Booz Allen sees 2019 contract activity 'spread out over the year'
- By Ross Wilkers
- Oct 29, 2018
The fact that many federal agencies started their collective fiscal year on Oct. 1 with a budget in place for the full 12-month period certainly is different than in past years of constant short-term spending bills to avoid government shutdowns.
And that certainty for at least the current 2019 fiscal year may lead to a more normalized spending pattern for agencies as they obligate funds for contracts, Booz Allen Hamilton CEO Horacio Rozanski said Monday during his company’s fiscal second quarter earnings call.
“We may actually see some of the activity spread out over the year more than… landing in the fourth quarter of the government fiscal year like it has been in the last few years,” Rozanski said.
But Rozanski added he is “not entirely certain that it will play out exactly that way, logically it should and it might. We’re seeing good activity on awards, we’re seeing good activity on proposals, and we’re bullish about the next few months.”
Most of the publicly-traded government IT and professional services companies are reporting quarterly financial results this week.
Leidos kicked off the latest round of statements Thursday with commentary from executives and a guidance cut that indicated how to a certain extent, this year’s July-September period for the government’s fiscal fourth quarter may not have seen a spending spree as in previous years.
But as far as Booz Allen is concerned, the most recent government fiscal fourth quarter gave them a boon on the awards and sales front. The firm posted a 3.66 book-to-bill, which measures contracts going into the backlog versus drawdowns to recognize revenue. Any number more than one is an indicator of future growth.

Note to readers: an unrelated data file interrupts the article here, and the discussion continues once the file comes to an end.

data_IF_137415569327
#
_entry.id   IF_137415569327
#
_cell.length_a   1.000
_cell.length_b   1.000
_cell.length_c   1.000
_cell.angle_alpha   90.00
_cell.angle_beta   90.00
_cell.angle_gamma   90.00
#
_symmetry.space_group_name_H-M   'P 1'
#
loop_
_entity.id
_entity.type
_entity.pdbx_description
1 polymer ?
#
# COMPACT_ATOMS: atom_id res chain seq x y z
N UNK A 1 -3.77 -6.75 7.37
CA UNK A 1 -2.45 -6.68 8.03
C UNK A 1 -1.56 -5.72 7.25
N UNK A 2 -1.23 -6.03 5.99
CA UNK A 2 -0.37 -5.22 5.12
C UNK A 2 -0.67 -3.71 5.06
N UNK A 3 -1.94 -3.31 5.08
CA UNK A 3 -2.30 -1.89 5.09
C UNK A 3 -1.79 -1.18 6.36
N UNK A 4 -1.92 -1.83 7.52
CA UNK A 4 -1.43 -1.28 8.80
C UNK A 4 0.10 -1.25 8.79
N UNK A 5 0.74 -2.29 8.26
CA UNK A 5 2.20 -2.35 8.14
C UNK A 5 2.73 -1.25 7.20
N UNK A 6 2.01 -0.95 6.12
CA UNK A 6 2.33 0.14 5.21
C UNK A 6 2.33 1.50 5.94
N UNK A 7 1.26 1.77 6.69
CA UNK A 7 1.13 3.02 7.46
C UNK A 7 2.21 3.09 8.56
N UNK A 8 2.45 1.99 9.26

Revenue for the quarter climbed 8 percent from the prior year period to $1.7 billion. Booz Allen is holding to its full-year guidance of 6 percent to 8 percent sales growth, which suggests $6.55 billion-$6.67 billion in annual revenue.
Back to the budget dynamic. As Rozanski pointed out to analysts, this was the first time in a decade that many agencies began the fiscal year with a full budget. Having that budget in place gives agencies “clarity and opportunity” to make longer-term investments, he said, particularly defense and intelligence.
That general outlook holds true even with all possibilities that could arise from the midterm election and any effects on budget negotiations, which will be required again when the current two-year deal expires.
“Our clients at the operating level in these agencies, especially the larger ones, understand the mission, understand the priorities, feel supported to get things done and feel supported to invest,” Rozanski said.
For the most part, defense and intelligence agencies have more flexibility to program their funds for contracts at quicker speeds than civilian agencies and have mostly acted as they were going to get funding increases given the Trump administration’s push for more military spending.
Civilian agencies are much more constrained by comparison and the Leidos comments from Thursday indicate they are continuing to show some hesitancy to spend on contracts given the White House’s intentions to cut most of their budgets.
The Department of Homeland Security is also operating under a continuing resolution that lasts until December.
Ross Wilkers is a senior staff writer for Washington Technology. He can be reached at email@example.com. Follow him on Twitter: @rosswilkers. Also connect with him on LinkedIn.